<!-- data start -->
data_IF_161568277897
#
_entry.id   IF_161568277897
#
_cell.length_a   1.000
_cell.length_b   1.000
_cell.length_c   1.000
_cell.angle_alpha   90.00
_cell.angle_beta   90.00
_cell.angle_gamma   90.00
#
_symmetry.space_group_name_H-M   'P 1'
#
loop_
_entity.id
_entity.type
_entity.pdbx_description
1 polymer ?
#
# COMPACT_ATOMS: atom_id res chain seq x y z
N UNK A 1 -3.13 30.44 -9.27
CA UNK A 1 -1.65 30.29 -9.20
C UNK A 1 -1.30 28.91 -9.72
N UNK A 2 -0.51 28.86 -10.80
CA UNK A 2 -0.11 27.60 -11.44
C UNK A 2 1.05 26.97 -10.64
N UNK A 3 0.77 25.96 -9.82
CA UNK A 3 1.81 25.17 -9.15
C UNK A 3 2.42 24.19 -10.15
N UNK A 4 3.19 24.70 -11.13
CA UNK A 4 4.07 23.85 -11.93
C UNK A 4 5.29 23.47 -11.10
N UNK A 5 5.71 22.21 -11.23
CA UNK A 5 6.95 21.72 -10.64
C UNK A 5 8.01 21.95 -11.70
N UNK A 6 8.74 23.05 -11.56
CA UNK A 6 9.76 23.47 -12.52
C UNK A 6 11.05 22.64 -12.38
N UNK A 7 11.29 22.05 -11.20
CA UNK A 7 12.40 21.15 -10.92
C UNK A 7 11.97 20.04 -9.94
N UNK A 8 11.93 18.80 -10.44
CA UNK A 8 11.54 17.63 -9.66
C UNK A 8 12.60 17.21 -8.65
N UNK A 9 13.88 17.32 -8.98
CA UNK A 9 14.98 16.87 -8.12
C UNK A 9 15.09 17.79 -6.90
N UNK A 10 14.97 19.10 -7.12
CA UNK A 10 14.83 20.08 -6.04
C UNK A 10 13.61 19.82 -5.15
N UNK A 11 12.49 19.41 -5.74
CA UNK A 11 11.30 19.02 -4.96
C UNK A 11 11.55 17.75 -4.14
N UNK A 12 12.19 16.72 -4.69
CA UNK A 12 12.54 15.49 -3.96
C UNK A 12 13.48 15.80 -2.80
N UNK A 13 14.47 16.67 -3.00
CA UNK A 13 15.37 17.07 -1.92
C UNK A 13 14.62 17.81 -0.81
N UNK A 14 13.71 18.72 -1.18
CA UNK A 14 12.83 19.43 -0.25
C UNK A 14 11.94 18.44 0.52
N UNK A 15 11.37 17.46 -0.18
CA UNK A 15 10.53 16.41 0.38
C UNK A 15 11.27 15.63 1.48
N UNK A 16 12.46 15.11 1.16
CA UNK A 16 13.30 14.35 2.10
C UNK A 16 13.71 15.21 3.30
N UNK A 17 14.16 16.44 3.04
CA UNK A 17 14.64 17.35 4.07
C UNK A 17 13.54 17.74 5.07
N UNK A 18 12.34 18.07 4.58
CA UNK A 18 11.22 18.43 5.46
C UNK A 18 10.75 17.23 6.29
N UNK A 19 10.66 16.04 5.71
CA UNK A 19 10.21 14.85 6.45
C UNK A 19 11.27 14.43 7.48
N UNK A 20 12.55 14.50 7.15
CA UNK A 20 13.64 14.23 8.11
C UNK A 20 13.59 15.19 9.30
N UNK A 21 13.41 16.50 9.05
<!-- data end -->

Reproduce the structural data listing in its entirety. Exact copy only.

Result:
data_IF_161568277897
#
_entry.id   IF_161568277897
#
_cell.length_a   1.000
_cell.length_b   1.000
_cell.length_c   1.000
_cell.angle_alpha   90.00
_cell.angle_beta   90.00
_cell.angle_gamma   90.00
#
_symmetry.space_group_name_H-M   'P 1'
#
loop_
_entity.id
_entity.type
_entity.pdbx_description
1 polymer ?
#
# COMPACT_ATOMS: atom_id res chain seq x y z
N UNK A 1 -3.13 30.44 -9.27
CA UNK A 1 -1.65 30.29 -9.20
C UNK A 1 -1.30 28.91 -9.72
N UNK A 2 -0.51 28.86 -10.80
CA UNK A 2 -0.11 27.60 -11.44
C UNK A 2 1.05 26.97 -10.64
N UNK A 3 0.77 25.96 -9.82
CA UNK A 3 1.81 25.17 -9.15
C UNK A 3 2.42 24.19 -10.15
N UNK A 4 3.19 24.70 -11.13
CA UNK A 4 4.07 23.85 -11.93
C UNK A 4 5.29 23.47 -11.10
N UNK A 5 5.71 22.21 -11.23
CA UNK A 5 6.95 21.72 -10.64
C UNK A 5 8.01 21.95 -11.70
N UNK A 6 8.74 23.05 -11.56
CA UNK A 6 9.76 23.47 -12.52
C UNK A 6 11.05 22.64 -12.38
N UNK A 7 11.29 22.05 -11.20
CA UNK A 7 12.40 21.15 -10.92
C UNK A 7 11.97 20.04 -9.94
N UNK A 8 11.93 18.80 -10.44
CA UNK A 8 11.54 17.63 -9.66
C UNK A 8 12.60 17.21 -8.65
N UNK A 9 13.88 17.32 -8.98
CA UNK A 9 14.98 16.87 -8.12
C UNK A 9 15.09 17.79 -6.90
N UNK A 10 14.97 19.10 -7.12
CA UNK A 10 14.83 20.08 -6.04
C UNK A 10 13.61 19.82 -5.15
N UNK A 11 12.49 19.41 -5.74
CA UNK A 11 11.30 19.02 -4.96
C UNK A 11 11.55 17.75 -4.14
N UNK A 12 12.19 16.72 -4.69
CA UNK A 12 12.54 15.49 -3.96
C UNK A 12 13.48 15.80 -2.80
N UNK A 13 14.47 16.67 -3.00
CA UNK A 13 15.37 17.07 -1.92
C UNK A 13 14.62 17.81 -0.81
N UNK A 14 13.71 18.72 -1.18
CA UNK A 14 12.83 19.43 -0.25
C UNK A 14 11.94 18.44 0.52
N UNK A 15 11.37 17.46 -0.18
CA UNK A 15 10.53 16.41 0.38
C UNK A 15 11.27 15.63 1.48
N UNK A 16 12.46 15.11 1.16
CA UNK A 16 13.30 14.35 2.10
C UNK A 16 13.71 15.21 3.30
N UNK A 17 14.16 16.44 3.04
CA UNK A 17 14.64 17.35 4.07
C UNK A 17 13.54 17.74 5.07
N UNK A 18 12.34 18.07 4.58
CA UNK A 18 11.22 18.43 5.46
C UNK A 18 10.75 17.23 6.29
N UNK A 19 10.66 16.04 5.71
CA UNK A 19 10.21 14.85 6.45
C UNK A 19 11.27 14.43 7.48
N UNK A 20 12.55 14.50 7.15
CA UNK A 20 13.64 14.23 8.11
C UNK A 20 13.59 15.19 9.30
N UNK A 21 13.41 16.50 9.05